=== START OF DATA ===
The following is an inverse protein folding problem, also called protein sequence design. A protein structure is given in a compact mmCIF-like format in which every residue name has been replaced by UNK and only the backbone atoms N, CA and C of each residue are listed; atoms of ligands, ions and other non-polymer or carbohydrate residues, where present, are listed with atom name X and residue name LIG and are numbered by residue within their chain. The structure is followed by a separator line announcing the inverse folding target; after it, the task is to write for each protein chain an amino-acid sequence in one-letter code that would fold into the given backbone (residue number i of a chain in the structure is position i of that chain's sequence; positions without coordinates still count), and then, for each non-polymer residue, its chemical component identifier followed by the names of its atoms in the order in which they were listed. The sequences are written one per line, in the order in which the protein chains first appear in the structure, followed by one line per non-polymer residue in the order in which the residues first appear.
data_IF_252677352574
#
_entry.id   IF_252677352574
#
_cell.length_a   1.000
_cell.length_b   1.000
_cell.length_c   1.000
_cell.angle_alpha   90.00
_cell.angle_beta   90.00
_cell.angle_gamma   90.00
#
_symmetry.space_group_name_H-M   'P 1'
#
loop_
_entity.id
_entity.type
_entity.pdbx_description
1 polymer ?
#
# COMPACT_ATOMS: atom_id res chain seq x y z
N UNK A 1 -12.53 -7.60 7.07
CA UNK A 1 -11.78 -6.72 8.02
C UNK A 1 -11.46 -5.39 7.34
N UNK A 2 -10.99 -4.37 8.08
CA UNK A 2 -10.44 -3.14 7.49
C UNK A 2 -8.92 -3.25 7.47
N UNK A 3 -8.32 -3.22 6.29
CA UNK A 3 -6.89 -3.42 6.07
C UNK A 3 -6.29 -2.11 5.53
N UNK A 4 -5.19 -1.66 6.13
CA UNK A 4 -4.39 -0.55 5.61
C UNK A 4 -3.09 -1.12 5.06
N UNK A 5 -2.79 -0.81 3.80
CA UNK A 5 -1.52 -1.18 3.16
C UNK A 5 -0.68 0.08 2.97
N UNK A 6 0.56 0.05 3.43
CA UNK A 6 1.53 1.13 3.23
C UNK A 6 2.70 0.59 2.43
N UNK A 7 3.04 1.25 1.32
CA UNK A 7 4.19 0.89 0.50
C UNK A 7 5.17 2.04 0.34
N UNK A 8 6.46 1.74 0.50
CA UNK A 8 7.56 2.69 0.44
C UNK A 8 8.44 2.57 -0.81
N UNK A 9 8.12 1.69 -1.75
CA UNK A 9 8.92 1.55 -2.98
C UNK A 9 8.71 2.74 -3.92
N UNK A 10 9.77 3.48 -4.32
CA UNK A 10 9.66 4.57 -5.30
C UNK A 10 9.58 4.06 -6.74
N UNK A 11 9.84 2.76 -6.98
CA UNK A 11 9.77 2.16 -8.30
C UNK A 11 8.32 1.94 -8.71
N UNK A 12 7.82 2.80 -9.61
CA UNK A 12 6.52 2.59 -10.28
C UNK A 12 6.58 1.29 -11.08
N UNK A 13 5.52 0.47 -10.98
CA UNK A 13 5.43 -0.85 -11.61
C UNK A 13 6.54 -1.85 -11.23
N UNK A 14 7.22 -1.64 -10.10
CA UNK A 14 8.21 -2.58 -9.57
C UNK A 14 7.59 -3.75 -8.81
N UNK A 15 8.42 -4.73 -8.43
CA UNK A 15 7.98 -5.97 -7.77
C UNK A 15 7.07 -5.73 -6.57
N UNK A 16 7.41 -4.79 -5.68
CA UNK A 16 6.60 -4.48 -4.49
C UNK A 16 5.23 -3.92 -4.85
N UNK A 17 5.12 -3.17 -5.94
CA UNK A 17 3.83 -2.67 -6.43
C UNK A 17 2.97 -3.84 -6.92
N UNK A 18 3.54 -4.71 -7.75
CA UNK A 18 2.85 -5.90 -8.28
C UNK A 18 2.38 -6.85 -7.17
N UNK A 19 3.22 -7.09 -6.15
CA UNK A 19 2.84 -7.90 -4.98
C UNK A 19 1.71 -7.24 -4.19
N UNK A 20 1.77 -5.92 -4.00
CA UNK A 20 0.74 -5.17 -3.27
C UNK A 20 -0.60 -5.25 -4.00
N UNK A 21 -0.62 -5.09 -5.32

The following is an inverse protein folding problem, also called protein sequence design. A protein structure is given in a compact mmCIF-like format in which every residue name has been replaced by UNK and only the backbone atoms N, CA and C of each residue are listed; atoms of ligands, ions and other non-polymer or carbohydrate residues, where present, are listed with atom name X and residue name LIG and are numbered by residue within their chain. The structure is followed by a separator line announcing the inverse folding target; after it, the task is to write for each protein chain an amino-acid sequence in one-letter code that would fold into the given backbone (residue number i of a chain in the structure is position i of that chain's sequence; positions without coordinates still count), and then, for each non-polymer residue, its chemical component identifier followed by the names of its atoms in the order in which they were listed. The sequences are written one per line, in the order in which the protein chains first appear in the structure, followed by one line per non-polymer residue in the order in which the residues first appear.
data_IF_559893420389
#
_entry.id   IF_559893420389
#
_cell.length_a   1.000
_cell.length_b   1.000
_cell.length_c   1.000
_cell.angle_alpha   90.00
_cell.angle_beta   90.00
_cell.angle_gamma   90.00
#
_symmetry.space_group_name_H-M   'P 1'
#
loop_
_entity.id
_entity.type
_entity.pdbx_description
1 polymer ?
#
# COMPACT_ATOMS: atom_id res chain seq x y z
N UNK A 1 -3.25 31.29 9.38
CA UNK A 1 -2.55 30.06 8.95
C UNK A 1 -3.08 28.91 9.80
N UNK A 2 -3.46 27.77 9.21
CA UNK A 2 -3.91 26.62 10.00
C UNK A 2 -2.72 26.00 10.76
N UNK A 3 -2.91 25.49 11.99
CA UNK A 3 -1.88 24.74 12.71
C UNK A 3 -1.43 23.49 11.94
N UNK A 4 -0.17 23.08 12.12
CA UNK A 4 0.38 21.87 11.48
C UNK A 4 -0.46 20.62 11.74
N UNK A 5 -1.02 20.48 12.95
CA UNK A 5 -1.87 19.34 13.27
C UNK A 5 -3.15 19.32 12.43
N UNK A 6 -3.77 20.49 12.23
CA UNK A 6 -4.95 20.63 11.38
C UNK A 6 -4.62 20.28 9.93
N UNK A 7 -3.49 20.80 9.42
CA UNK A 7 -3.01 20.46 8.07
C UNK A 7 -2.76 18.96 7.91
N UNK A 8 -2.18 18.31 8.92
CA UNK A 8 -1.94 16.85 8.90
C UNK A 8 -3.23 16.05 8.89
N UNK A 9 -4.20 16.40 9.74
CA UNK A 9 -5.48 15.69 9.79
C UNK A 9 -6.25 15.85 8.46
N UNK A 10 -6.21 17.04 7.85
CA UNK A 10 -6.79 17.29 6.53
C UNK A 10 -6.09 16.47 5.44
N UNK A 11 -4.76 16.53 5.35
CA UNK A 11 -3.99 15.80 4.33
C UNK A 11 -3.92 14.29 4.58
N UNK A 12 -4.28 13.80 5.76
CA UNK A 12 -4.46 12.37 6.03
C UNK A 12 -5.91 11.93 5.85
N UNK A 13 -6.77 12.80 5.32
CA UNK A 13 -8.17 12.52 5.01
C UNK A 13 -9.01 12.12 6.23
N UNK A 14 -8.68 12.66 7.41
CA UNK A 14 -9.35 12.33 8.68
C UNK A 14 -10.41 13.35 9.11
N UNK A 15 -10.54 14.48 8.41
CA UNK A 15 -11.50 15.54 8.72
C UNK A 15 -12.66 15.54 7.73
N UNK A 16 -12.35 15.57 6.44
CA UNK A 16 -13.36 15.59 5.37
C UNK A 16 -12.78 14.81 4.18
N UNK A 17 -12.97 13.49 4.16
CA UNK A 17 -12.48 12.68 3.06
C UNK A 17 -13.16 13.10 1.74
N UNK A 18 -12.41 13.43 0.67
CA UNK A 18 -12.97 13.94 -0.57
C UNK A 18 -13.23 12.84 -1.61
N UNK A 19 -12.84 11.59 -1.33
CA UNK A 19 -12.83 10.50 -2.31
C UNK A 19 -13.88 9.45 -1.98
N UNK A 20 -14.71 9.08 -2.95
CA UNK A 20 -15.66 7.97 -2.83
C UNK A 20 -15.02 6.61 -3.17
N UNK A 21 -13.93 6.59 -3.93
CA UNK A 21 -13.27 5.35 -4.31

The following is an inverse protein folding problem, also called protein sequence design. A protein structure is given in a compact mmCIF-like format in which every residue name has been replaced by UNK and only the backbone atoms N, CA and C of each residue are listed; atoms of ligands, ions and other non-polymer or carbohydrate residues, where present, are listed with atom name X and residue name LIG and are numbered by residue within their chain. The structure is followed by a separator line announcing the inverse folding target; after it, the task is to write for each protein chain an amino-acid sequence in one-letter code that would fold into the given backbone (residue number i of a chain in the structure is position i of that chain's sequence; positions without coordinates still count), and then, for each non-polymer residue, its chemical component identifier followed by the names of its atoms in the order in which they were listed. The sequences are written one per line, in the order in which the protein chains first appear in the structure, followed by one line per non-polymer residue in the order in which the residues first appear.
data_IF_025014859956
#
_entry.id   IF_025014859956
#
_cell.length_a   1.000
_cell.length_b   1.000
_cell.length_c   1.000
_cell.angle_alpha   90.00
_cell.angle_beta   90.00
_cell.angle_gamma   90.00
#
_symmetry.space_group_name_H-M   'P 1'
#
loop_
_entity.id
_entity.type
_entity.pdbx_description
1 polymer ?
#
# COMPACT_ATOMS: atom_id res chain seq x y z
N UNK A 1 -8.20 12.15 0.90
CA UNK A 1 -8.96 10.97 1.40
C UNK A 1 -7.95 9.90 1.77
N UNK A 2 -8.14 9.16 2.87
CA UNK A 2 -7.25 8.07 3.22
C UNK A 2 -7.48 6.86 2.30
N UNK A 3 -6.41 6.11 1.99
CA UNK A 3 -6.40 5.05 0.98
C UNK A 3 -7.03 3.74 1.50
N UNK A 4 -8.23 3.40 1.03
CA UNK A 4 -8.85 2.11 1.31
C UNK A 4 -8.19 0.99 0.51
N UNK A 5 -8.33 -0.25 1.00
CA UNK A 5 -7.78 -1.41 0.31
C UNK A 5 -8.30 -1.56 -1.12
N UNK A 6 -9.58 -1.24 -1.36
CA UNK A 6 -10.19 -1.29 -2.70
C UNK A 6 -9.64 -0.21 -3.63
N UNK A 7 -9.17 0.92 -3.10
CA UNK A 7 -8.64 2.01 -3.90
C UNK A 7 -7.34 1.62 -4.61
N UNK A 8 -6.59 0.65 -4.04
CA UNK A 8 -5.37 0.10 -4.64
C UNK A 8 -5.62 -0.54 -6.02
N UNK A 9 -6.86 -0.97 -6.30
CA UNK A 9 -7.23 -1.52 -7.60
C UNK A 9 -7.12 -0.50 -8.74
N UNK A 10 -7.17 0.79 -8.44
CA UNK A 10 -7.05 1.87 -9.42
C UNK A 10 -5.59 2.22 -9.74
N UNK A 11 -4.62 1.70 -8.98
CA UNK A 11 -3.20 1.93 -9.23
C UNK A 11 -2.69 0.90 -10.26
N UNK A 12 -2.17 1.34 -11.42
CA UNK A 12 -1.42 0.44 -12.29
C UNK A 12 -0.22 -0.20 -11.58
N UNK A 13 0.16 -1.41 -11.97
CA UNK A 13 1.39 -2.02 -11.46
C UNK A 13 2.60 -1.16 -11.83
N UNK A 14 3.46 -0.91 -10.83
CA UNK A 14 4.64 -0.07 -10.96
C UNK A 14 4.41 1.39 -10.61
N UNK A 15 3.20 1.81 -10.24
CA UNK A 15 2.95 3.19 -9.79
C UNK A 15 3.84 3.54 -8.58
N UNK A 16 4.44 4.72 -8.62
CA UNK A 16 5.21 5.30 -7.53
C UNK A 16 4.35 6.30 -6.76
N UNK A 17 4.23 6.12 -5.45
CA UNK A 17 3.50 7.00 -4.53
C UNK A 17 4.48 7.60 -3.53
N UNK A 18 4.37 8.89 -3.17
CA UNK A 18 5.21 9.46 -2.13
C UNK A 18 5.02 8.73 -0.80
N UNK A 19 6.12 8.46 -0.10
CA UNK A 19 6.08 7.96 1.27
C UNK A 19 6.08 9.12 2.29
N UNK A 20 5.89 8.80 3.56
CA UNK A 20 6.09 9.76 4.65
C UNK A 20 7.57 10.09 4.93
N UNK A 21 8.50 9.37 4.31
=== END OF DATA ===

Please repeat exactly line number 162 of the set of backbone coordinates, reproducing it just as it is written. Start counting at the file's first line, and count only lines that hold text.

CA UNK A 20 -15.66 7.97 -2.83